Contract With America: The Sequel

House Republican leaders have announced a plan they are calling a “Commitment to America” in time for the November election and presumably the presidential contest two years from now.

In unveiling the plan, House Minority Leader Kevin McCarthy, R-Calif., has the party’s priorities right. The question is how the Republican Party will survive the usual and predictable Democrat and media assaults we have seen before, such as the one that claims the GOP intends to end Social Security and Medicare and harm children.

The Commitment to America plan promises to cut government spending, which is the main driver of record-high inflation. It also promises to control the southern border and stop migrants and drugs from entering the country. It will also attack violent crime.

These issues have worked for Republicans in the recent past. The problem has been sustaining them against opposition from Democrats, much of the media, and interest groups that later would be characterized as “the swamp.”

It would be helpful if McCarthy and his colleagues would tell us which government programs they will cut, but perhaps they don’t wish to telegraph anything to prevent Democrats from mischaracterizing the plan. Not that they won’t anyway.

In this “sequel” to the “Contract With America” of 1994 from then-Reps. Newt Gingrich, R-Ga., and Dick Armey, R-Texas, Republicans are again promoting some of the same ideas that created their first House majority in 40 years.

There were many things that the 1994 contract had going for it. But, the most important was that everyone could understand. The contract contained 10 promises, and was reduced to the size a full-page advertisement in the TV Guide magazine. Voters could also keep copies in their wallets or purses.

Not all of the contract’s objectives were achieved after Republicans’ victory, including congressional term limits and a constitutional amendment to force balanced budgets, but those that did were astoundingly successful.

While Democrats screamed like scalded dogs and promoted doomsday scenarios, President Bill Clinton correctly gauged the mood of the country, declaring that “the era of big government is over.” If only.

The Clinton-Gingrich welfare reform bill is a major accomplishment of the contract. The Left claimed that the poor would starve. They didn’t. They were able to find jobs that they liked, which was good for them and the country.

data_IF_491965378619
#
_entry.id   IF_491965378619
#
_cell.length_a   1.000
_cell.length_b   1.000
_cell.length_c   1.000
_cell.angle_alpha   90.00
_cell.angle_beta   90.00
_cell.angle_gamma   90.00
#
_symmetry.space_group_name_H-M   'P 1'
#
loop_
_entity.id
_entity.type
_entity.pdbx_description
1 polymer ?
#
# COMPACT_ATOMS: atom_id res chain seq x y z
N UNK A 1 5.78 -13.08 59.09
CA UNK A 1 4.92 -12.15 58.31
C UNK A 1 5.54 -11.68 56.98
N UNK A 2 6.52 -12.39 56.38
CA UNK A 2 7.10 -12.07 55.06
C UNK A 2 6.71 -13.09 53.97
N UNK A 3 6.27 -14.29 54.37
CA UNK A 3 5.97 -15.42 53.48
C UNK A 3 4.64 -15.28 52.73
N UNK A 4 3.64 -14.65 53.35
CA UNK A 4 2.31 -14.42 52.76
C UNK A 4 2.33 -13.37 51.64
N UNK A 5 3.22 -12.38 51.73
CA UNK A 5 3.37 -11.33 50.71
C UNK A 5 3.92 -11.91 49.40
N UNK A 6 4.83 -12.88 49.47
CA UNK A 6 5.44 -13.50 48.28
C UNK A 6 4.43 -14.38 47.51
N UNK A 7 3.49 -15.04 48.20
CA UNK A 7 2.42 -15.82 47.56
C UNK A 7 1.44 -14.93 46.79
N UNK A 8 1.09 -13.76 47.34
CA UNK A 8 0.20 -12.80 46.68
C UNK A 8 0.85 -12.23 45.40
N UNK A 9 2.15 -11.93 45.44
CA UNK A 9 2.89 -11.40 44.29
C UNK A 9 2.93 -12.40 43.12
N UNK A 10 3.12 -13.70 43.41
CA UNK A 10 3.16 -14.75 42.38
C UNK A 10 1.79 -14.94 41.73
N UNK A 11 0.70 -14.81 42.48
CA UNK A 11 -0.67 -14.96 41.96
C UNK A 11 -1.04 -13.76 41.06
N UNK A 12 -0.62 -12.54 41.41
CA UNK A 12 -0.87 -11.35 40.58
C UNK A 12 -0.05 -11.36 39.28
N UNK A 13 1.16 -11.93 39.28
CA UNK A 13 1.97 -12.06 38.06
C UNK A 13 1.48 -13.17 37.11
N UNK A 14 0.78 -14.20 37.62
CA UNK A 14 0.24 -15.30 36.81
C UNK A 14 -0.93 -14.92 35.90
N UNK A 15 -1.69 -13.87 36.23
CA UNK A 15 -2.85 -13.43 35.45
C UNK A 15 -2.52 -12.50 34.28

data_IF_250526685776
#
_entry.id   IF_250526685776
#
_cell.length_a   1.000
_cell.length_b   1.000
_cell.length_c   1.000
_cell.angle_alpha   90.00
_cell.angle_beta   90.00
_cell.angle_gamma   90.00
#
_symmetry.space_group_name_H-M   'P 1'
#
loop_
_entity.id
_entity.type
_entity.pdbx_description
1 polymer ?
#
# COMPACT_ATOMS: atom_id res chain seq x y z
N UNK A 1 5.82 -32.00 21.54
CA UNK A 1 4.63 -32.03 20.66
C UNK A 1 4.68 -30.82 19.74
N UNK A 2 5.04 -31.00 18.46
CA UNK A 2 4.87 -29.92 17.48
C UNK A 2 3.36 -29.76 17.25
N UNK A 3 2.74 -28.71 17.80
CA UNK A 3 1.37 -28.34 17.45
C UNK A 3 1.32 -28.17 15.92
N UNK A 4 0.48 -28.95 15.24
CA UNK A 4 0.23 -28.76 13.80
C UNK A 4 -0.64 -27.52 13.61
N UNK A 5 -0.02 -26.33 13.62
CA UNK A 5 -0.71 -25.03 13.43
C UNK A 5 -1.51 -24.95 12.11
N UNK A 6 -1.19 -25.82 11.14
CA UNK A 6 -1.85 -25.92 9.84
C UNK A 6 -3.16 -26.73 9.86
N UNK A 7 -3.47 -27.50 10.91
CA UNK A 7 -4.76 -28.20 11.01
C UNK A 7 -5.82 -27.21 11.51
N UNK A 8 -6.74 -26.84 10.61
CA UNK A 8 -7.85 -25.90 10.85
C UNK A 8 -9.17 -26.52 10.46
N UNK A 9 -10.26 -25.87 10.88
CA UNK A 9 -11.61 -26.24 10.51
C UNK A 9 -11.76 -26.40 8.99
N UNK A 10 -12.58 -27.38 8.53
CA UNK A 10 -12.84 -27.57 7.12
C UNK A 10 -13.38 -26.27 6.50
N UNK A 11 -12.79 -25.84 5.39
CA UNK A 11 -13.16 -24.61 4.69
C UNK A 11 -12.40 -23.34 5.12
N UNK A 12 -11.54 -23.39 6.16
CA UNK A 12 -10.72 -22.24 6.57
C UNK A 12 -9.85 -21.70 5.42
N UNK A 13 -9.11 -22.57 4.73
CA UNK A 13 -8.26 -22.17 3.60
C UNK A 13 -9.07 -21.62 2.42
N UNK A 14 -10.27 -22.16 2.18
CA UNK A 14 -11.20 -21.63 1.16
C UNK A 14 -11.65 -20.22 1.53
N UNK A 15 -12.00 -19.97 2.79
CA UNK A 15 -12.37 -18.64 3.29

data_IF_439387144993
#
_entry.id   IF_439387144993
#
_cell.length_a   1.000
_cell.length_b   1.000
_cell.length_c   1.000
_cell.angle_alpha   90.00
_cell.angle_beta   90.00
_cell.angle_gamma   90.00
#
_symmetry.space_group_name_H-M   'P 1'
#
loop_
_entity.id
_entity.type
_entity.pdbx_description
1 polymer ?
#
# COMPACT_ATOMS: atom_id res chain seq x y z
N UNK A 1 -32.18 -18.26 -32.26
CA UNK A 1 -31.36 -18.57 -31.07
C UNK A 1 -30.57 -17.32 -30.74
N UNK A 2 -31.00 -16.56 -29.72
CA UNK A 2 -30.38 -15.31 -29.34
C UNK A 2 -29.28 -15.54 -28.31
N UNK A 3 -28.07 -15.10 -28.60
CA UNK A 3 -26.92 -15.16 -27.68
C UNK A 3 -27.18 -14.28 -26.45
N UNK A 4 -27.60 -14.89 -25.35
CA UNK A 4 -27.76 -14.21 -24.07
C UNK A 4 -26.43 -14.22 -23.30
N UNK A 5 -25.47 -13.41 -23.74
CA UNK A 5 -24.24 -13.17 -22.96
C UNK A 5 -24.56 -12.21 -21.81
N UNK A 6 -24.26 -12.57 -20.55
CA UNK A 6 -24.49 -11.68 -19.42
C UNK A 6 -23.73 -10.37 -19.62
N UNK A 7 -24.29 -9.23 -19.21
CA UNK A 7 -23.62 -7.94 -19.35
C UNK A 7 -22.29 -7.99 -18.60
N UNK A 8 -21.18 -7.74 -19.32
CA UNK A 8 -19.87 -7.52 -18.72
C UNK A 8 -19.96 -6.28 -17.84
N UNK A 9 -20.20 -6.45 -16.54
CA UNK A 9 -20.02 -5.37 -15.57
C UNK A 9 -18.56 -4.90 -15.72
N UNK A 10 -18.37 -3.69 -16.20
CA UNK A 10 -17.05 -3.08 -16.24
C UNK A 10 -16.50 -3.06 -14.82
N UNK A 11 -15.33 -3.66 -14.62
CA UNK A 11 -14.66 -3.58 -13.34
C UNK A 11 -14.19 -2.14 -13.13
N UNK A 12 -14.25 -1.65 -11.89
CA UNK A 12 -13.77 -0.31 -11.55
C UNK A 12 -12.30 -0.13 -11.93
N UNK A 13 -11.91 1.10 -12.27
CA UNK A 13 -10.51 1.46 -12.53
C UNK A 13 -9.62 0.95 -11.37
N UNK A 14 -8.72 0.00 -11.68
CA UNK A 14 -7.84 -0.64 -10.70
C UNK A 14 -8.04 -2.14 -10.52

Taxes were cut, and in 1998 the federal government was balanced. This balance remained steady through 2001. Hard as it is to believe with today’s $30 trillion debt, the country experienced a surplus of $236 billion in 2000.

From 1997 to 2000, economic growth was 4% or more. Unemployment rates, which were higher than 7% at the start of the decade, dropped to less that 5% in 1997. At the end 2000, unemployment was below 4%.

For three straight years—from 1997 through 1999—the economy produced more than 3 million jobs, a record.

It is evident that the Contract With America worked.

The new list of Republican goals will work, too, if they are implemented, because they are rooted in the history of what has worked before—lower taxes, less spending, personal responsibility and accountability, empowering parents, not teachers unions.

President Joe Biden is not Bill Clinton. The Democratic Party has been taken over by the hard Left and they are not about to compromise on anything, from social issues to “climate change.”

Only if Republicans win the Congress and the White House does the GOP’s “Commitment to America” have a chance to fully succeed. As in 1994, the party has the issues on its side—from inflation and a declining stock market that is hurting the savings of retirees, to an uncontrolled border, violent crime, and a cultural fabric that seems to many conservatives to be coming apart.

If Republicans can’t win on these issues, they can expect and deserve to be committed by voters to years of irrelevancy.

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